This project required us to find a multi-component card with functions like sound, light, and/or movement and transform it into a brand new product prototype. The original card was a card with a mounted deer head that sang "Wild Thing" (bottom right video). I chose the card because I thought it was the funniest song of all of the cards at Target, and was imagining a group of cute animals dancing to it. My card had both sound and movement, and I was determined to use both components in the final design second and third photo). My card was originally pretty bulky on the front cover because of all the hidden components, I’d love to have had smaller pieces to fit better into my own design; however, it’s important to work with what you have.
In my design concept, I wanted to transform the parts into a small, child size box that you could give to someone on their birthday. To go along with the theme of “Wild Thing” I purposefully designed a jungle themed box, complete with: animals in sunglasses, a dancefloor, a disco ball, and more (first photo). I wanted one of the animals to be the item moving in my design, to simulate them dancing and ‘going wild.’ The speaker and all of the other components were designed to fit under the dancefloor to hide all of the wiring.
My biggest challenge of using the predefined functions was finding a way to incorporate the very sporadic and fast movement of the motor. I did not want the whole structure to fall apart because of how fast that part moved, so I took necessary precautions to give the motor ample room to move and shake so that it did not interfere with the box’s structure. If I had the ability and the time to code the motor, I would have loved to see it move as if the elephant was a smooth dancer or the dancefloor. It may have also been cool to see the other animals dance or move as well.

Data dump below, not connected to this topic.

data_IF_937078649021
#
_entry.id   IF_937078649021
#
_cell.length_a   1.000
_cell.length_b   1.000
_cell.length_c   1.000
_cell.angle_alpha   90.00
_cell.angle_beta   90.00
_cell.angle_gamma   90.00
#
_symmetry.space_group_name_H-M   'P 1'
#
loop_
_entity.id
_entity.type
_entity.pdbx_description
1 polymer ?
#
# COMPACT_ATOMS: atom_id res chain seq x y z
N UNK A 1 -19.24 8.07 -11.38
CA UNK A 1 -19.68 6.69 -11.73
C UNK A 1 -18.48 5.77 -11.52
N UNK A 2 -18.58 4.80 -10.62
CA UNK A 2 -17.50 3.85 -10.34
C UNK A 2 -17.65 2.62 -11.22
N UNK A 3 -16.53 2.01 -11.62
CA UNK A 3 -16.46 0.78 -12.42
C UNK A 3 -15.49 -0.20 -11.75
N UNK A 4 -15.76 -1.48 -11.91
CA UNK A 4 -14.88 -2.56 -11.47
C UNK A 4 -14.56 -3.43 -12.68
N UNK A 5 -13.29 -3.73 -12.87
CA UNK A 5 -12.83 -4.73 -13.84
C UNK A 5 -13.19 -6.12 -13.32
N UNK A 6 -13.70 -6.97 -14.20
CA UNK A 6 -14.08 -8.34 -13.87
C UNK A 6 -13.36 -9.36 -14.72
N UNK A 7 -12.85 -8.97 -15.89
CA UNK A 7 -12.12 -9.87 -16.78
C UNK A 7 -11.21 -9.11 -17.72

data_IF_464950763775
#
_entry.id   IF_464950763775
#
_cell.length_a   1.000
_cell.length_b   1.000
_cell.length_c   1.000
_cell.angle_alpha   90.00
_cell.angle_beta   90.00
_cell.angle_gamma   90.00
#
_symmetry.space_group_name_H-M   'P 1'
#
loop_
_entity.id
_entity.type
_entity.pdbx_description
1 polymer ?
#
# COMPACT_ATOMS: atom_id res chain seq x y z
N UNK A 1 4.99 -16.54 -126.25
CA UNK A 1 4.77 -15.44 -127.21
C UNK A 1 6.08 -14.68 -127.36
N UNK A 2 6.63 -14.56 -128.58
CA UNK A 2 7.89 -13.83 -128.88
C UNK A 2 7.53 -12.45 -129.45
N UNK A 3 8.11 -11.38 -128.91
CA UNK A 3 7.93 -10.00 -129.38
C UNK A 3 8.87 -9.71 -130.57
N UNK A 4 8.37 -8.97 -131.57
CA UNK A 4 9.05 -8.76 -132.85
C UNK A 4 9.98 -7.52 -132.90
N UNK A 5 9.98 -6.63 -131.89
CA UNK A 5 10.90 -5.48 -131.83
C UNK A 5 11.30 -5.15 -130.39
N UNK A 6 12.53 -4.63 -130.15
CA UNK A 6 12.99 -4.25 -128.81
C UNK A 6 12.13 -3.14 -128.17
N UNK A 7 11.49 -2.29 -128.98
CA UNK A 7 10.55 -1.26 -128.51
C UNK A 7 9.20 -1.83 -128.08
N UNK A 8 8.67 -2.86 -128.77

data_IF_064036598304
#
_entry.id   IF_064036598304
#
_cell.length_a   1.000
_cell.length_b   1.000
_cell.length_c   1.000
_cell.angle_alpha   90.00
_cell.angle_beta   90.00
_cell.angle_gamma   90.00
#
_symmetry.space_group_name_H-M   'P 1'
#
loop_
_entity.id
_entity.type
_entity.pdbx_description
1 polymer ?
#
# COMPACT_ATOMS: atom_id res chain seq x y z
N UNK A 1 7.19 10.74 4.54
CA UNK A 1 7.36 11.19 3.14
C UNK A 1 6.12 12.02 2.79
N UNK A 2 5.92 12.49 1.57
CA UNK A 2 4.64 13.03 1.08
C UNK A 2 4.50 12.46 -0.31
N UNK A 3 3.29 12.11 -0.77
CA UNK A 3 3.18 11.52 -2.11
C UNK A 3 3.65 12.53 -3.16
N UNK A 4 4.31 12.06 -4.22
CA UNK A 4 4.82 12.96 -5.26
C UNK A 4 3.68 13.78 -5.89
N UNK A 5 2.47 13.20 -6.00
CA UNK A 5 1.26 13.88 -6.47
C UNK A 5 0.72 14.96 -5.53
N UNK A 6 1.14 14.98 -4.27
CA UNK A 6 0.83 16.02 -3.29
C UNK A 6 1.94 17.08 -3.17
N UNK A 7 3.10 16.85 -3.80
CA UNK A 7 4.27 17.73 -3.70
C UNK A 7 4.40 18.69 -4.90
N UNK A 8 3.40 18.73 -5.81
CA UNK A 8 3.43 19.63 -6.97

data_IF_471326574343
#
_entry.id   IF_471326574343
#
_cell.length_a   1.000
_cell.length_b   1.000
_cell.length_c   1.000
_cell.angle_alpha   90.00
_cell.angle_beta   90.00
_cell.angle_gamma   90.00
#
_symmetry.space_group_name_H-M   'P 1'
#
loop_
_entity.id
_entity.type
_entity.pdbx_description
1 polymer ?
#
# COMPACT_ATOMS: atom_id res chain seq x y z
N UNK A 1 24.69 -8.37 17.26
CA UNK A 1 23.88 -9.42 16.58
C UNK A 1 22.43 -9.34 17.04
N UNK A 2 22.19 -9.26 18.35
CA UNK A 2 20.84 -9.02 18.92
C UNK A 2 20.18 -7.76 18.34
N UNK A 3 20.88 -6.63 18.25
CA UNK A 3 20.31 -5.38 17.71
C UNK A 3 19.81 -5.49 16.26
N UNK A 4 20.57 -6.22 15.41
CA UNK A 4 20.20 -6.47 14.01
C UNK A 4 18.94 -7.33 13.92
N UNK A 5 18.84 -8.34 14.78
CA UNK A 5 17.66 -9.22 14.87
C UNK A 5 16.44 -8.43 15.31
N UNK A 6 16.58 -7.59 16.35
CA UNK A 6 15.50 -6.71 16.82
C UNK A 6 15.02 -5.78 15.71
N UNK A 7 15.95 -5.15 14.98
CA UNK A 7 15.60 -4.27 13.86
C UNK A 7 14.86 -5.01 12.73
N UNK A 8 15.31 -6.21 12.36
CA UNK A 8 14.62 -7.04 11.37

I took away many things from this project. The most valuable is adaptability. You must be able to think on your toes, especially when things aren’t working. Another is patience; you must be patient with your design and be sure to work slow and methodically to ensure your product is a success, even if you want to get out of lab early. I also learned that it takes a lot of preplanning and strategy. You first must understand each component and what it does and how to incorporate it in a way that makes sense. Overall, I really enjoyed this project. I had so much fun building the structure of the box and was so happy to see it work. It made me so proud to see all of the different functions work and do exactly what I had envisioned!
Light Up Card
With this project we were required to use a LED light,copper tape, and a coin battery to create a card that light up when pressed/triggered in the 3 hour lab period. I initially started by creating a small schematic of where I wanted all the components so that the loop of electricity wouldn't be to large or short. This also helped to hide the components well, so that it wasn't too bulky and the start button would trigger the light to turn on. I was inspired by arcade games like Galaga and Space Invaders because of my love for the 80s and designed an arcade themed card to showcase that. I orginally had a more general looking card (top right); however, I thought the more playful and colorful design seemed more fun (top left).